The Facts

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      Are charter schools public schools?

      Yes, and like any other type of public school, Washington public charter schools are:

      • Open to all students
      • Tuition-free
      • Publicly funded
      • Staffed by certified teachers
      • Held accountable to state and national standards

      In exchange for more accountability, public charter schools have more flexibility around staffing, length of the school day and year, and curriculum than traditional public schools. The increased flexibility lets them innovate and customize learning to meet the needs of their diverse students.

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      Who is attending public charter schools, and how did they choose their schools?

      Public charter schools provide parents with an additional free and high quality option for their children’s education. Parents choose public charter schools, not the other way around. And no one is assigned to public charter schools. Public charter schools are free and open to all students and the schools are not allowed to hand-pick or discriminate against students for any reason. If a school does not have room for all of the students who want to attend, students are admitted by a random, public lottery.

      Washington’s public charter schools are helping to close the education equity gap. More than two-thirds of students in public charter schools are from low-income families and more than 70 percent are students of color. Mid-year testing results show rapid gains for students across multiple schools in both reading and math and that many students previously performing behind national averages are now on track to meet grade-level standards.

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      How do the results at public charter schools compare to traditional public schools?

      Washington's public charter schools are already making a difference for students, with mid-year testing results show rapid gains for students across multiple schools in both reading and math and that many students previously performing behind national averages are now on track to meet grade-level standards. Nationwide, 15 of 16 independent studies found that students attending public charter schools perform better academically than their peers at traditional public schools.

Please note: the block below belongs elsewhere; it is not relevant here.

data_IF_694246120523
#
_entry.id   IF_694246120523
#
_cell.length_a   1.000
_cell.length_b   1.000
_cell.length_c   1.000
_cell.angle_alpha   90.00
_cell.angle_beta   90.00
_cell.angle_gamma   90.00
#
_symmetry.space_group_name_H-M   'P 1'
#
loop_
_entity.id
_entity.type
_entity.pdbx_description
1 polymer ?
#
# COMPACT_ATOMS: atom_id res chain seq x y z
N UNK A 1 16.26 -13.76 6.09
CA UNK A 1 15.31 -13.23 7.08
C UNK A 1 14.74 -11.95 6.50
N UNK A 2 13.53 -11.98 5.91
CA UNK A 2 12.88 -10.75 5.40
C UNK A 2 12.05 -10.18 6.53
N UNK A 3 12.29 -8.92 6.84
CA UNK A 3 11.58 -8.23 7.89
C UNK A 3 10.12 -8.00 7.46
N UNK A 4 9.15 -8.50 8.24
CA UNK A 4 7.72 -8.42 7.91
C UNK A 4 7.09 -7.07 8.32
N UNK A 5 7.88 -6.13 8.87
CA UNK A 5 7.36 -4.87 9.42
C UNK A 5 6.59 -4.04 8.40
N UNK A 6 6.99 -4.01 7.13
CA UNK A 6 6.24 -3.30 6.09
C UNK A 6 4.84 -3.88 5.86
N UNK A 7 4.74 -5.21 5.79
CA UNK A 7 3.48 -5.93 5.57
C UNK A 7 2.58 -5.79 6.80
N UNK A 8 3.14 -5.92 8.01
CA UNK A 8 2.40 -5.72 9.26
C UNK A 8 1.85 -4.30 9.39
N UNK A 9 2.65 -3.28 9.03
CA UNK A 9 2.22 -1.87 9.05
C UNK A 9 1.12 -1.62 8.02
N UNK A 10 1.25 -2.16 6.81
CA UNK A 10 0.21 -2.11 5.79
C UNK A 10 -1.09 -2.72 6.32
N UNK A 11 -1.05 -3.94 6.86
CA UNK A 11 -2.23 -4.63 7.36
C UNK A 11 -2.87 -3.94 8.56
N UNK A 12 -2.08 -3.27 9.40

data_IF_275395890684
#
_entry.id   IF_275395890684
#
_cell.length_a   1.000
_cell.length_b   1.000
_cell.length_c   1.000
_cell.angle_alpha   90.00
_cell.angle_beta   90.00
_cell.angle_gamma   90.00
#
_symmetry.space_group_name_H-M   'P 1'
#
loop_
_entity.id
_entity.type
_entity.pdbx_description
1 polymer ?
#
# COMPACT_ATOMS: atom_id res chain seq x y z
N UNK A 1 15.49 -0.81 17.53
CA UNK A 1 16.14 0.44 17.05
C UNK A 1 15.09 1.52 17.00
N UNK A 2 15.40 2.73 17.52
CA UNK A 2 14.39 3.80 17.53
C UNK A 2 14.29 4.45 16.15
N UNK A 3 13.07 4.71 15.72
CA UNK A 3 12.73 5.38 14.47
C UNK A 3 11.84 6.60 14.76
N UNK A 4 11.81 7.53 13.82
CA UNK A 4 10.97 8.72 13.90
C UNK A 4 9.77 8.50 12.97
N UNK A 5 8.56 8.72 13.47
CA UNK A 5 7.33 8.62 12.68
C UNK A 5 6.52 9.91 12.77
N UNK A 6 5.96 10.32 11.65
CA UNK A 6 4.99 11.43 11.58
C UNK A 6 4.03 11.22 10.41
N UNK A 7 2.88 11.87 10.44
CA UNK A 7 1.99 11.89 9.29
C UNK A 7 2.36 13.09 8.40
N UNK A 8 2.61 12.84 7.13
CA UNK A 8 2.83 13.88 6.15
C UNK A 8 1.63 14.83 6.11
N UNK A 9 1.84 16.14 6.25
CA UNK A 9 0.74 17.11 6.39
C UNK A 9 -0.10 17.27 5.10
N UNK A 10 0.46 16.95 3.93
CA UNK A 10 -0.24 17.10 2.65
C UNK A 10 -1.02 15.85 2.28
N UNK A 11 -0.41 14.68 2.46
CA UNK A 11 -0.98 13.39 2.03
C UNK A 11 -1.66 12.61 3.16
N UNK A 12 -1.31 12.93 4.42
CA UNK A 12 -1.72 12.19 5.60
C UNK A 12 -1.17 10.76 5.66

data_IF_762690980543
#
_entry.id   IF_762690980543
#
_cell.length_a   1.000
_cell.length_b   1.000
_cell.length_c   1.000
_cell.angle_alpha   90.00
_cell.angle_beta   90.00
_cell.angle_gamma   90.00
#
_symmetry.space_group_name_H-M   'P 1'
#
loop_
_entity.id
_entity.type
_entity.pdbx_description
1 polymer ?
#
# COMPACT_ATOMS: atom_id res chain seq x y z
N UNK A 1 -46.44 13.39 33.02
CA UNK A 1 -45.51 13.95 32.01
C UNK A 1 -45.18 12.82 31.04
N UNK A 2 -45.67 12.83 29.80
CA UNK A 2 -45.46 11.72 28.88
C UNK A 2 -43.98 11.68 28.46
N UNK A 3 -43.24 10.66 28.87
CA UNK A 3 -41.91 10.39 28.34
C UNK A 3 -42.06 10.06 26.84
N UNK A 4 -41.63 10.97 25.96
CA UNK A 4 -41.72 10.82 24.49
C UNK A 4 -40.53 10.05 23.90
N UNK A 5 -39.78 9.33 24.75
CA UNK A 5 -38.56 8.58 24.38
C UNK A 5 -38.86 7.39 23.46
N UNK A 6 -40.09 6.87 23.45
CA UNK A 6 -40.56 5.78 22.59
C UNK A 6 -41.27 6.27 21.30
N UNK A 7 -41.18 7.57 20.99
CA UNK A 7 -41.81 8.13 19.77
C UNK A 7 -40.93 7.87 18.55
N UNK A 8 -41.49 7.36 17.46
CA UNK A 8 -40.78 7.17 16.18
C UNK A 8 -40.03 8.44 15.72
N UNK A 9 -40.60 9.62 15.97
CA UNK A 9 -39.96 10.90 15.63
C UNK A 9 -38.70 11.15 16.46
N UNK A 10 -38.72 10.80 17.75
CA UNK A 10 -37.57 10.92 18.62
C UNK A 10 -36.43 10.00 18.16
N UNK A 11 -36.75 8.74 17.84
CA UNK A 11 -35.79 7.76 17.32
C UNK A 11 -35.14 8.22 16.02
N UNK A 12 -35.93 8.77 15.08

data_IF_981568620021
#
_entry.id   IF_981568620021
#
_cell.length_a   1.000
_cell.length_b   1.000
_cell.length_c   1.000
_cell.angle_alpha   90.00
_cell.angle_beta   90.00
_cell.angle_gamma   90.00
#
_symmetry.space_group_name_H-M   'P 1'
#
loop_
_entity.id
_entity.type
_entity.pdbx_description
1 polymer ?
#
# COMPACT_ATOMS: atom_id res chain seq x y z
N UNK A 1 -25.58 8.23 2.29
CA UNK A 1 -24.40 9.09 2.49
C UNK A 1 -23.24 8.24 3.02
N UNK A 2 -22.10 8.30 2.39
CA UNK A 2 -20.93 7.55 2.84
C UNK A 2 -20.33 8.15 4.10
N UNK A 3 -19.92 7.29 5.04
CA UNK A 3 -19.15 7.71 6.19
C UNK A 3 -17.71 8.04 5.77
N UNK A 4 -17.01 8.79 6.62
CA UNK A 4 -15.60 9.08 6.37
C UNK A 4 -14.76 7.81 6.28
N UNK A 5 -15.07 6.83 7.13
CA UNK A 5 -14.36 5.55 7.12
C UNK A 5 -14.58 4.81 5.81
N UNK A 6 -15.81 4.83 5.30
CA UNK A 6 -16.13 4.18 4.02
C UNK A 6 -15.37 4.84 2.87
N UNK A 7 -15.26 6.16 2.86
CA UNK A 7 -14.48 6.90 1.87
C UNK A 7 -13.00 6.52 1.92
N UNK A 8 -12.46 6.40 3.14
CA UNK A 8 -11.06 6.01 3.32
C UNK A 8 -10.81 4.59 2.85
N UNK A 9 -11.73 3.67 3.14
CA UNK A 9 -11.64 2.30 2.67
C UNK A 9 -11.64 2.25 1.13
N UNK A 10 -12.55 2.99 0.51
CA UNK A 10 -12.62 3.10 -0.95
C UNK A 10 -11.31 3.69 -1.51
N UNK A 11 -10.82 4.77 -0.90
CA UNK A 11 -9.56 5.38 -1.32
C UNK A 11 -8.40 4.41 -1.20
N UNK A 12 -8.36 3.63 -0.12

More than two-thirds of Washington’s public charter school students qualify for free or reduced-price school meals. More than 70 percent of students in Washington’s public charter schools are people of color, who have historically been underserved by our state. The vast majority of students attending Washington public charter schools struggled in their previous schools, with many students entering public charter schools a year or more behind in math and reading. 

      The results are already showing great gains for charter students across Washington. At Spokane International Academy there have been rapid reading gains and more than 60 percent are on track to meet the year-end reading goal, up from 2 percent.

      At Excel Public Charter School in Kent students are on track to make 1.5 years of growth in reading this school year. In Tacoma, Destiny middle school has seen nearly two years of growth in reading levels in less than three months. And at Summit Sierra in Seattle high school students have advanced one and a quarter years growth in math and one year of growth in reading in less than four months. These results show how big an impact charter schools can have on Washington students in a very short time. 

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      What kind of oversight do public charter schools have?

      Many checks and balances ensure public charter schools provide a quality education. Just like any public school, public charter schools are overseen by the Office of Superintendent of Public Instruction and the State Board of Education. Public charter schools also have to comply with the same state and federal laws regarding health, safety, civil rights, and nondiscrimination as every other public school. Public charter schools must meet the same academic standards as any public school; their teachers have to meet the same certification requirements as any public school teacher; and students have to pass the same standardized tests. 

      To authorize a public charter school, a non-profit organization applies to a local school district or to the Washington State Charter School Commission. The application is rigorous and requires:

      • A detailed curriculum
      • A facility and financial plan
      • Demonstration of parent and community support
      • Plans for serving students with special needs
      • A targeted plan for recruiting students in underserved communities
      • Evidence that the proposed educational program is based on proven methods